The media's portrayal of alcohol addiction hurts people. Last week there was an article on the front page of my local newspaper about a man who was publicly intoxicated. The paper printed his name, hometown, and mugshot for everyone to see. This story was the talk of the tiny, touristy town where I live. Everyone thought it was acceptable to mock this man who struggles with alcohol. After this media portrayal of alcohol addiction and the ensuing jokes, I found myself in a triggered tailspin.
A few weeks ago, I told my therapist that I would not have been able to get sober without using cannabis. She chuckled, gave me a funny look, and asked if I thought cannabis use equaled sobriety. Caught off guard, I couldn't help but wonder if she had a point. Were my years of sobriety erased? Did I need to go back to day one? Can I use cannabis and still call myself sober?
Recently, I have noticed a disturbing diet-talk trend whenever I am with a group of women. Last week, for example, someone at my job said they eat less than 1000 calories while dieting. Another is preparing for her upcoming wedding by eliminating all carbohydrates. Constantly, I hear things like, "I'm trying to be good, so I'm not eating sugar," or "I was so bad last night because I ate ice cream."
Writing has always been a healthy outlet for me to process and express my feelings. I have been writing since I was a young girl, and it has helped me through some of the darkest periods in my life. Throughout my time writing for HealthyPlace, I have had some incredible personal breakthroughs and have been able to connect with many others who battle similar demons. However, my path has taken me in a different direction, and I am saying a final goodbye to my readers within the "Debunking Addiction" blog.
Full disclosure, I was very nervous to begin writing on alcohol abuse and addiction. I have many friends who only know me as a heavy drinker and others who may be unaware of just how much I struggle with this drug. I have felt nervous because I am writing on alcohol abuse and mental illness, yet I would not consider myself an alcoholic, nor would I ever use this term lightly.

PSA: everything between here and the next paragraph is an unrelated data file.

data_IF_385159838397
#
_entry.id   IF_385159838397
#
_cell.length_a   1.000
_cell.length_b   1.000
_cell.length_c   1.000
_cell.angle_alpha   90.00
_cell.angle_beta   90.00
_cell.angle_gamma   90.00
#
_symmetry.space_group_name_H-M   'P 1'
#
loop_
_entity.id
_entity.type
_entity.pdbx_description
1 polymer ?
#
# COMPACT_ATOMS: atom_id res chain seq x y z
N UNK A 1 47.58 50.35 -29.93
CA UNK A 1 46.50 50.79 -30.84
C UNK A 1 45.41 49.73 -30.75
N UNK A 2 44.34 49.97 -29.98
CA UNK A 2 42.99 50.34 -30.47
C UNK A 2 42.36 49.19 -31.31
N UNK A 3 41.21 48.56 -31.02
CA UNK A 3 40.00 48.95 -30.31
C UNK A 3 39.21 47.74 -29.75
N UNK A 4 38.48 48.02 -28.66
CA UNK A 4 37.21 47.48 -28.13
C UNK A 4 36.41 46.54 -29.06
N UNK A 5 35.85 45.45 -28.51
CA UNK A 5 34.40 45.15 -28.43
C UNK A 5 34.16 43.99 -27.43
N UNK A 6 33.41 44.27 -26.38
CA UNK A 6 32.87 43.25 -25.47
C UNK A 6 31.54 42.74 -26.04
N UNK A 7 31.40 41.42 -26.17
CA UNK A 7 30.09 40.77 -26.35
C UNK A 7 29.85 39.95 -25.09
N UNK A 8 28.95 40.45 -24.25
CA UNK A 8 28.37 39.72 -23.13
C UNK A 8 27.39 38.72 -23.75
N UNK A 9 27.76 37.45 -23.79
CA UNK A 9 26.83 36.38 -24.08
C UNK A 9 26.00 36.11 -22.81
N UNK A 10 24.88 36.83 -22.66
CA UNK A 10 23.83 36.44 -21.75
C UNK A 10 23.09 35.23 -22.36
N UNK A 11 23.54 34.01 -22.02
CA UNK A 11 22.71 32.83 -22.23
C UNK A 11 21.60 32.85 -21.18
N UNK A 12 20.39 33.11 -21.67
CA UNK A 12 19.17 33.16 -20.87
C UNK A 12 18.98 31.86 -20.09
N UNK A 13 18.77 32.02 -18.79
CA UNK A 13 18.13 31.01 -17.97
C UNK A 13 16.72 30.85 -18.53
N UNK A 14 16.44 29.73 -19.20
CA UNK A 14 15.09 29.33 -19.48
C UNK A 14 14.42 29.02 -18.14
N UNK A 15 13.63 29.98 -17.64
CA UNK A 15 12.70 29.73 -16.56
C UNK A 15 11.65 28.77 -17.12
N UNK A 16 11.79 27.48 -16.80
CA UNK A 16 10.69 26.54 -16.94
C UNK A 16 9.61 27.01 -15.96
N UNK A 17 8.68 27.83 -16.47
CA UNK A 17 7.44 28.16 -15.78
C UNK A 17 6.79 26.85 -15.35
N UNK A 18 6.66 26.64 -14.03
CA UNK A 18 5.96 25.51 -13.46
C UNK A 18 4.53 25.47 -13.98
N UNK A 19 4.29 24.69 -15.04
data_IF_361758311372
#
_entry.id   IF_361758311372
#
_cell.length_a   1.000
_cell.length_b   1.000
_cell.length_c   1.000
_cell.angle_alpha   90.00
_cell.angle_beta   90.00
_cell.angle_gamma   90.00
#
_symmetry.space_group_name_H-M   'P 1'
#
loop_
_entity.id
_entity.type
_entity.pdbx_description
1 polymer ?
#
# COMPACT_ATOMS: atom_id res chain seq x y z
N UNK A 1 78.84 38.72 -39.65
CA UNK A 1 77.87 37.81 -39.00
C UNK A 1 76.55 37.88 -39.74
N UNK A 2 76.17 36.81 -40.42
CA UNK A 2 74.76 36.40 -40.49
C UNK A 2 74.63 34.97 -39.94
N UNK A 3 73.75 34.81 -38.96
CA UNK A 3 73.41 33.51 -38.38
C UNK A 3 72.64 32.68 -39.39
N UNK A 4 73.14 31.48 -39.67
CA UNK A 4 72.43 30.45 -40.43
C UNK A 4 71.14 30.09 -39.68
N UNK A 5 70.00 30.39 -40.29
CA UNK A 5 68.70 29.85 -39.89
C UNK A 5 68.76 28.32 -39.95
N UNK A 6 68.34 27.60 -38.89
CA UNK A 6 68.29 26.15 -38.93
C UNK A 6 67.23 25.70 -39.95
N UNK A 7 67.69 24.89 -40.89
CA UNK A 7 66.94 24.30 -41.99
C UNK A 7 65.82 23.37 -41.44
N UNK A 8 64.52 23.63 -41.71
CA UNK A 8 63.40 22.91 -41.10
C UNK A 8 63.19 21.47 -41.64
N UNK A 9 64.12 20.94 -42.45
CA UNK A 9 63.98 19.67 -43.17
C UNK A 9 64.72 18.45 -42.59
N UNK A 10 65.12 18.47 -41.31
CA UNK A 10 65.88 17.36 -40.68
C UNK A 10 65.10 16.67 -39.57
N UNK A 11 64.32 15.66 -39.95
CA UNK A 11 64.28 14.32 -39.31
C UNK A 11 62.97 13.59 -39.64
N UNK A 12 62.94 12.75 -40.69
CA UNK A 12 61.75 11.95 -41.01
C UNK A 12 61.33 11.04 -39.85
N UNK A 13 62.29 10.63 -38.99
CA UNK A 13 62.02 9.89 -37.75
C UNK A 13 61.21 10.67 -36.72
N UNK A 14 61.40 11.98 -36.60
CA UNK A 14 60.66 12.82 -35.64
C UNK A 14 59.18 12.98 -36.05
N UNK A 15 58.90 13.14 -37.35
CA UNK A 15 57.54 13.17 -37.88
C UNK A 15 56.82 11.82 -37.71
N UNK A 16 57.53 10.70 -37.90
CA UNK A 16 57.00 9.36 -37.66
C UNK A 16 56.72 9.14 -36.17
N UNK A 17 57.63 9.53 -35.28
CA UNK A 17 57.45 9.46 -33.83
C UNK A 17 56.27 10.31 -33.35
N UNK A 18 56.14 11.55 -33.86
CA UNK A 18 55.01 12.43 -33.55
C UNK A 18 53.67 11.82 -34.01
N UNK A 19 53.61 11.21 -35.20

Lately, I have experienced a few uncomfortable conversations with some of my nonaddicted friends questioning the strength and tenacity of recovering addicts. I imagine the concepts and struggles of behavioral and substance addictions seem quite confusing to those who have never fought these horrific demons firsthand. I grew up in a home with addiction, so prior to experiencing this for myself, I also had a lot of questions and confusion around the topic of addiction. However, now I can truthfully say with confidence that recovering addicts are likely some of the strongest and most capable people you will ever meet in your life.
In my experience, there is a monumental difference between healthy, relational sex and addictive, compulsive sexual behavior. As a recovering sex addict, I have witnessed firsthand the detrimental impacts of using sex as a means to cope with or numb your emotions. Some might believe that habits such as this are harmless and merely a rite-of-passage for most young adults, but I am here to tell you that unhealthy sexual behaviors do not have to be your normal way of life. You can willfully choose a different path and intentionally decide to utilize sex in a healthy way.
As someone who has not only personally experienced addiction recovery but has also worked as an addiction professional, I know all about the idolization of the sacred sobriety date. However, if you've followed this blog for long, you've probably noticed that I've never given my exact sobriety date or the precise weeks, months, or days I've been free from my addiction. This is because I really don't honor the sacred sobriety date like so many others do in addiction recovery. I have no ill will towards those who do participate in this ritual, but I've learned over time that it just isn't my thing.
When you consider how sex addiction might impact a marriage, some might believe that the effects would be more positive than negative. However, after being married for a couple of years now and actively fighting through sex and pornography addiction, I can tell you that is not always the case.
To my knowledge, generational addiction has impacted both sides of my family for at least four generations. Specifically, alcoholism and its devastating effects have weighed heavily on three of my four grandparents.